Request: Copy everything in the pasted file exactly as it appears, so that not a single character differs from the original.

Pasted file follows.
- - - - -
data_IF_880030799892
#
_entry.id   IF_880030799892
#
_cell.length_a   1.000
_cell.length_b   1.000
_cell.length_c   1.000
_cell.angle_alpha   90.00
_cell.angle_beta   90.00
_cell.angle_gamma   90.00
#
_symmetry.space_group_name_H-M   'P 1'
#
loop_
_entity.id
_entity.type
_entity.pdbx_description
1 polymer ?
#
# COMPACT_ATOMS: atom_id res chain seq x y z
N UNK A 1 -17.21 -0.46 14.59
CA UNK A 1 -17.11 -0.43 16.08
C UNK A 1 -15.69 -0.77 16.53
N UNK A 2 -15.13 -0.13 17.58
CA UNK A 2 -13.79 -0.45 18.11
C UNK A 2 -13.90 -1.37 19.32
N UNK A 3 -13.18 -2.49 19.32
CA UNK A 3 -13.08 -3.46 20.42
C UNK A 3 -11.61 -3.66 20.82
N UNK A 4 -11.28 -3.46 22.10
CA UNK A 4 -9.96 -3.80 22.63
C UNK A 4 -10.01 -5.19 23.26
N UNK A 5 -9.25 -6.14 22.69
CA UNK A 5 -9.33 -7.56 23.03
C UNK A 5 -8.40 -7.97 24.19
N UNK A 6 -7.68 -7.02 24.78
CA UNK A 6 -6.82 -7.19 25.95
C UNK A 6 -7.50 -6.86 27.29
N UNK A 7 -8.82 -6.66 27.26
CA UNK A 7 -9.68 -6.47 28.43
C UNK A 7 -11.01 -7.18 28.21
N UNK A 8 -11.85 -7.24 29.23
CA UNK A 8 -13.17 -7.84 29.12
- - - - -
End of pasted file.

data_IF_880030799892
#
_entry.id   IF_880030799892
#
_cell.length_a   1.000
_cell.length_b   1.000
_cell.length_c   1.000
_cell.angle_alpha   90.00
_cell.angle_beta   90.00
_cell.angle_gamma   90.00
#
_symmetry.space_group_name_H-M   'P 1'
#
loop_
_entity.id
_entity.type
_entity.pdbx_description
1 polymer ?
#
# COMPACT_ATOMS: atom_id res chain seq x y z
N UNK A 1 -17.21 -0.46 14.59
CA UNK A 1 -17.11 -0.43 16.08
C UNK A 1 -15.69 -0.77 16.53
N UNK A 2 -15.13 -0.13 17.58
CA UNK A 2 -13.79 -0.45 18.11
C UNK A 2 -13.90 -1.37 19.32
N UNK A 3 -13.18 -2.49 19.32
CA UNK A 3 -13.08 -3.46 20.42
C UNK A 3 -11.61 -3.66 20.82
N UNK A 4 -11.28 -3.46 22.10
CA UNK A 4 -9.96 -3.80 22.63
C UNK A 4 -10.01 -5.19 23.26
N UNK A 5 -9.25 -6.14 22.69
CA UNK A 5 -9.33 -7.56 23.03
C UNK A 5 -8.40 -7.97 24.19
N UNK A 6 -7.68 -7.02 24.78
CA UNK A 6 -6.82 -7.19 25.95
C UNK A 6 -7.50 -6.86 27.29
N UNK A 7 -8.82 -6.66 27.26
CA UNK A 7 -9.68 -6.47 28.43
C UNK A 7 -11.01 -7.18 28.21
N UNK A 8 -11.85 -7.24 29.23
CA UNK A 8 -13.17 -7.84 29.12